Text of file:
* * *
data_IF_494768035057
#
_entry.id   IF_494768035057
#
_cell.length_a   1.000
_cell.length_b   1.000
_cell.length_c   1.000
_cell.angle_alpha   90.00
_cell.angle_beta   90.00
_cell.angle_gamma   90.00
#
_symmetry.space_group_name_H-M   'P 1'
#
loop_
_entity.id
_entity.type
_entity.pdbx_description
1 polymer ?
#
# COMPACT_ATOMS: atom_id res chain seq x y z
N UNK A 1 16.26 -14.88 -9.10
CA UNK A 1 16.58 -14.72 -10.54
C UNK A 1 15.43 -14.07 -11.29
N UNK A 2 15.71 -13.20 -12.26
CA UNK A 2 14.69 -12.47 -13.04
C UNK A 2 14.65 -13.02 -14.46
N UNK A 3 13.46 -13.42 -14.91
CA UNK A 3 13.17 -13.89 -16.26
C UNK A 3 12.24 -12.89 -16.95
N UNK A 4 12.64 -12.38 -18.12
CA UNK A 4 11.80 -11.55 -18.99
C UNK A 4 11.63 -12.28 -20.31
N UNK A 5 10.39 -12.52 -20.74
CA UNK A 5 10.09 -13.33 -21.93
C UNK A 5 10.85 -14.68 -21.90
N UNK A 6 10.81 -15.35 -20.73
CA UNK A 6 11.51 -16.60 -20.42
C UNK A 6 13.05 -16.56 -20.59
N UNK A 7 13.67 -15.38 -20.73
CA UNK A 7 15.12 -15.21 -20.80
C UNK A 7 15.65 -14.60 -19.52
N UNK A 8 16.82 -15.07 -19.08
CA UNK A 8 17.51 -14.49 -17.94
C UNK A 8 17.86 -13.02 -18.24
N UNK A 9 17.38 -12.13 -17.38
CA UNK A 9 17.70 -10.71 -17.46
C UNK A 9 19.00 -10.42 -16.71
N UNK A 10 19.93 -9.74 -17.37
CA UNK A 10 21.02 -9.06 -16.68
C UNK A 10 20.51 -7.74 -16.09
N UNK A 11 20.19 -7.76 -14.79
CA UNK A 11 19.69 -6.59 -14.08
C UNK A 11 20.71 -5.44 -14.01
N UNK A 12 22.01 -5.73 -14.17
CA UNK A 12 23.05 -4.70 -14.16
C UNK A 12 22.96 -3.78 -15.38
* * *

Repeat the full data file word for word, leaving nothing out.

data_IF_494768035057
#
_entry.id   IF_494768035057
#
_cell.length_a   1.000
_cell.length_b   1.000
_cell.length_c   1.000
_cell.angle_alpha   90.00
_cell.angle_beta   90.00
_cell.angle_gamma   90.00
#
_symmetry.space_group_name_H-M   'P 1'
#
loop_
_entity.id
_entity.type
_entity.pdbx_description
1 polymer ?
#
# COMPACT_ATOMS: atom_id res chain seq x y z
N UNK A 1 16.26 -14.88 -9.10
CA UNK A 1 16.58 -14.72 -10.54
C UNK A 1 15.43 -14.07 -11.29
N UNK A 2 15.71 -13.20 -12.26
CA UNK A 2 14.69 -12.47 -13.04
C UNK A 2 14.65 -13.02 -14.46
N UNK A 3 13.46 -13.42 -14.91
CA UNK A 3 13.17 -13.89 -16.26
C UNK A 3 12.24 -12.89 -16.95
N UNK A 4 12.64 -12.38 -18.12
CA UNK A 4 11.80 -11.55 -18.99
C UNK A 4 11.63 -12.28 -20.31
N UNK A 5 10.39 -12.52 -20.74
CA UNK A 5 10.09 -13.33 -21.93
C UNK A 5 10.85 -14.68 -21.90
N UNK A 6 10.81 -15.35 -20.73
CA UNK A 6 11.51 -16.60 -20.42
C UNK A 6 13.05 -16.56 -20.59
N UNK A 7 13.67 -15.38 -20.73
CA UNK A 7 15.12 -15.21 -20.80
C UNK A 7 15.65 -14.60 -19.52
N UNK A 8 16.82 -15.07 -19.08
CA UNK A 8 17.51 -14.49 -17.94
C UNK A 8 17.86 -13.02 -18.24
N UNK A 9 17.38 -12.13 -17.38
CA UNK A 9 17.70 -10.71 -17.46
C UNK A 9 19.00 -10.42 -16.71
N UNK A 10 19.93 -9.74 -17.37
CA UNK A 10 21.02 -9.06 -16.68
C UNK A 10 20.51 -7.74 -16.09
N UNK A 11 20.19 -7.76 -14.79
CA UNK A 11 19.69 -6.59 -14.08
C UNK A 11 20.71 -5.44 -14.01
N UNK A 12 22.01 -5.73 -14.17
CA UNK A 12 23.05 -4.70 -14.16
C UNK A 12 22.96 -3.78 -15.38